Rand Rebounds as Best Emerging-Market Currency as Rate Bets RiseRobert Brand
The rand gained the most among emerging-market currencies today, rebounding from a five-year low on expectations the South African central bank will raise its key rate again as inflation accelerates.
Producer prices rose more than economists’ expectations in December, data showed today after the South African Reserve Bank followed India and Turkey this week in unexpectedly lifting borrowing costs. South African bond yields rose to the highest in almost three years after the Federal Reserve trimmed monetary stimulus by $10 billion for a second month.
“Eventually, higher interest rates should play in the rand’s favor,” Ion de Vleeschauwer, chief dealer at Bidvest Bank Ltd., said by phone from Johannesburg. “But we’re seeing slowing growth, and a selloff in the bond market, so the rand is caught between two fires. It’s a nervous market out there; the trading range is going to be pretty wide.”
The rand gained 0.7 percent to 11.2403 per dollar by 3:36 p.m. in Johannesburg after declining as much as 0.7 percent earlier to 11.3909, the weakest level since October 2008. The yield on benchmark government bonds due December 2026 climbed eight basis points, or 0.08 percentage point, to 8.86 percent, the highest level on a closing basis since April 2011. The rate has climbed 60 basis points this year as foreign investors dumped a net 18.8 billion rand ($1.66 billion) of South African debt, including 3.88 billion rand yesterday.
Inflation will probably breach the 6 percent upper limit of the central bank’s target range in the second quarter and remain above that level for an extended period, Reserve Bank Governor Gill Marcus said as the bank lifted its benchmark repurchase rate by 50 basis points to 5.5 percent. The move wasn’t intended to support the rand, though the currency’s decline would fuel inflation, she said.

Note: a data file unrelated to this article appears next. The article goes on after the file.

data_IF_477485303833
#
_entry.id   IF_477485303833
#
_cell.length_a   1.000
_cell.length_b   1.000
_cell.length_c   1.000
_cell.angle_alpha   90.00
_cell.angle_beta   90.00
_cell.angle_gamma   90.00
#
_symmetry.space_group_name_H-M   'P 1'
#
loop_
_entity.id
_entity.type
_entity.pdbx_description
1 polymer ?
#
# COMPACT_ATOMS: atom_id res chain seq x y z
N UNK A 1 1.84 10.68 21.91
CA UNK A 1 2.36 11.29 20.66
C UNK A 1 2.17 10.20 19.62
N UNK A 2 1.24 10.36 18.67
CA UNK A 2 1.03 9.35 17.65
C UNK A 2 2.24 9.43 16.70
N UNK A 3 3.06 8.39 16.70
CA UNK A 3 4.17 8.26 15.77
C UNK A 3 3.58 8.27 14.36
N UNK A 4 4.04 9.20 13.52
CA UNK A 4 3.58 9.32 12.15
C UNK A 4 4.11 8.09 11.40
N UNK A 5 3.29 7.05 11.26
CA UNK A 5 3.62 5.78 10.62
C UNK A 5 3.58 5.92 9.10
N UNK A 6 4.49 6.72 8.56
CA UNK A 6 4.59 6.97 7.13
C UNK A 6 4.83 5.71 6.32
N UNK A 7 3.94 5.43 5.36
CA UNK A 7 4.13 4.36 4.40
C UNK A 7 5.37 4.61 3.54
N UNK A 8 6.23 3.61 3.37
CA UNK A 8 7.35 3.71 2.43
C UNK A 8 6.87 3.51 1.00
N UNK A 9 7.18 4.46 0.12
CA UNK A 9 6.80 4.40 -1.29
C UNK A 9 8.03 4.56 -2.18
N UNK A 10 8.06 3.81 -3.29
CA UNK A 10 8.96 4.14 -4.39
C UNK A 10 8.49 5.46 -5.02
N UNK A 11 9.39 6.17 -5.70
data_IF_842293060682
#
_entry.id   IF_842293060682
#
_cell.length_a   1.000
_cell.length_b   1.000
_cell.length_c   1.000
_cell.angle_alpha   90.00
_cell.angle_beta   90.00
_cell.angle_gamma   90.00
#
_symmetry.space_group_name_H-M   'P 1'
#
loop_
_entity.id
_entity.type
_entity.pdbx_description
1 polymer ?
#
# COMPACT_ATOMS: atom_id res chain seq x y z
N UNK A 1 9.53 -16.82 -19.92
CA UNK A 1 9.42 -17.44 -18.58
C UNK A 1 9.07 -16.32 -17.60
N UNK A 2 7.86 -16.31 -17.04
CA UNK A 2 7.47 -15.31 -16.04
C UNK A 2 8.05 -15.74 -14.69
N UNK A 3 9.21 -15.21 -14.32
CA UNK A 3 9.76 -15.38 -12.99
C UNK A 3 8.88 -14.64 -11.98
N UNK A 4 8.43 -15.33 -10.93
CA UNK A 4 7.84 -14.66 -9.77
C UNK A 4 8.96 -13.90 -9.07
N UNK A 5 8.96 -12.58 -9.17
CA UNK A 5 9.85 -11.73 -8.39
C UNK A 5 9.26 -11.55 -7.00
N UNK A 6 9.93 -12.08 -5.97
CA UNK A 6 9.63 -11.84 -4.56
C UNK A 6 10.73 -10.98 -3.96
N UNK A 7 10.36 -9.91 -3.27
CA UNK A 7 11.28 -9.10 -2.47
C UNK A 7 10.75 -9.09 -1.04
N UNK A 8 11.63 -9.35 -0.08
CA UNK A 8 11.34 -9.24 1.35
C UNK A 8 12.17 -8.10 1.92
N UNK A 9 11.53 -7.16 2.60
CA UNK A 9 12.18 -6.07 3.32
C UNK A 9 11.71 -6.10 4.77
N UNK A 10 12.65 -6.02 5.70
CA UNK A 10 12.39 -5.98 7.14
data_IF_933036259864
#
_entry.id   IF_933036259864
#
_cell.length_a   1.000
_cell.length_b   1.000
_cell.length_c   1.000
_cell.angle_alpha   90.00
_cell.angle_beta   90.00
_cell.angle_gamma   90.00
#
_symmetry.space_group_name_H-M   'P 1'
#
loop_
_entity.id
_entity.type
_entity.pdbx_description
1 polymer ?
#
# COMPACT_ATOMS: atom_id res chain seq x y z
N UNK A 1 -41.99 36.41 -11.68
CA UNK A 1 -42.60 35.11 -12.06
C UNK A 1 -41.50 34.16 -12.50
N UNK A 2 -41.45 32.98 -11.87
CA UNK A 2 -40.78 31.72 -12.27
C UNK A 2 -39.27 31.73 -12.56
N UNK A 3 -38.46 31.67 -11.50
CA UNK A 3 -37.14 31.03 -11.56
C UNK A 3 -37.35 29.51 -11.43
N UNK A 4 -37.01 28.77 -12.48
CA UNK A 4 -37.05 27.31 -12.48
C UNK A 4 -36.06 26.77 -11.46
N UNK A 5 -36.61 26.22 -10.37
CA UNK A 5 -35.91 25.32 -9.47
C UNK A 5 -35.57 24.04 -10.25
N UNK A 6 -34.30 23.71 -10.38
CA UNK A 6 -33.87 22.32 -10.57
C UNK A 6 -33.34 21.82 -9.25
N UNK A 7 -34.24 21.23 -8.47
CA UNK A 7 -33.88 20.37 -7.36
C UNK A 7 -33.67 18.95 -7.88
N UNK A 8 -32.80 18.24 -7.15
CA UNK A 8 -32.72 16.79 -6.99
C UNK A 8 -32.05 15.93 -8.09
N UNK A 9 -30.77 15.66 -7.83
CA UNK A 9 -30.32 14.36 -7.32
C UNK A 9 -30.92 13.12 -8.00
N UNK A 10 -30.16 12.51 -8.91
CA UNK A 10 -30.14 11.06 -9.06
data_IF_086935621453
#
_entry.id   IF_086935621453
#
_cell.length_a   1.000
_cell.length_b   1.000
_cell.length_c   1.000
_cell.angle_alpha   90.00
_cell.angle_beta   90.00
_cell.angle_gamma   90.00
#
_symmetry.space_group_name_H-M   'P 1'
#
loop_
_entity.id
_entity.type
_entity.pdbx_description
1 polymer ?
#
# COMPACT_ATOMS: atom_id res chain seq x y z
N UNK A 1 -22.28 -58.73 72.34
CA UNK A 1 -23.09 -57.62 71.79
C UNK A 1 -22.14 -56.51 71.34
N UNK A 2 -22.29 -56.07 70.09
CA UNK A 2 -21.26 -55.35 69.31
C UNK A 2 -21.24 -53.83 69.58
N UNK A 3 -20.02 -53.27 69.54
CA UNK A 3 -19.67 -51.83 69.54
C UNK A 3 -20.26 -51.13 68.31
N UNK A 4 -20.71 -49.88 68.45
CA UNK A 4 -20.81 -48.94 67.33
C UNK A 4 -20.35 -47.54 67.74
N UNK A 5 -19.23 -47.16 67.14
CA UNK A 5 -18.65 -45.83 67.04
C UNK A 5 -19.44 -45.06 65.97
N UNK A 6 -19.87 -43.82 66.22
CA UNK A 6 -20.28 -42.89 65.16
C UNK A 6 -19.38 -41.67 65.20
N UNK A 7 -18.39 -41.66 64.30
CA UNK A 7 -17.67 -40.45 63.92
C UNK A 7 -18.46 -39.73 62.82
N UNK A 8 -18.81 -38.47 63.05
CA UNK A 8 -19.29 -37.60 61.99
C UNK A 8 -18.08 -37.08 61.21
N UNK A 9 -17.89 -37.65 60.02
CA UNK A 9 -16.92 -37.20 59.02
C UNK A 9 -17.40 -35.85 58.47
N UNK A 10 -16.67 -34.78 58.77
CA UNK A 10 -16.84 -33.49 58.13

Further monetary tightening would be “highly data dependent,” Marcus said. The producer-price inflation rate rose 6.5 percent in December from 5.8 percent the previous month, more than the 6.1 percent median estimate of 13 economists in a Bloomberg survey, Statistics South Africa said.
“From what the governor said, it is clear that the Monetary Policy Committee is not ruling out further hikes,” Bruce Donald, a currency strategist at Standard Bank Group Ltd. in Johannesburg, said in an e-mail. “Any move from the bank at its next few meetings will be up rather than down.”
The Federal Open Market Committee said yesterday it will cut monthly bond purchases by $10 billion to $65 billion. A Purchasing Managers’ Index in China, South Africa’s biggest trading partner, fell to 49.5 from 50.5 in December, HSBC Holdings Plc and Markit Economics said in a statement. A number below 50 indicates contraction.
“The rand remains very vulnerable, especially if you consider that the Fed continued to taper its asset purchases and that the current-account deficit remains wide,” Theuns de Wet, head of global markets research at Rand Merchant Bank in Johannesburg, said in an e-mailed note to clients. “Rate hikes can only drive growth lower.”
Private-sector credit growth slowed to 6.1 percent in December from 7 percent the previous month, according to central bank data. The median estimate of 14 economists in a Bloomberg survey was for growth of 6.7 percent.
The rand is trading below its fair value and the depreciation in emerging-market currencies is partly due to an overreaction by investors, Finance Minister Pravin Gordhan said. The South African currency “is behaving as one would expect of a floating currency, by adjusting to various market perceptions,” he said in a speech in Johannesburg.
The rand’s three-month implied volatility against the dollar was little-changed today after jumping 85 basis points yesterday to 17 percent, the highest since August and the most out of 24 emerging-market currencies monitored by Bloomberg. Rising volatility indicates that options trades see wider price swings in the currency in coming months.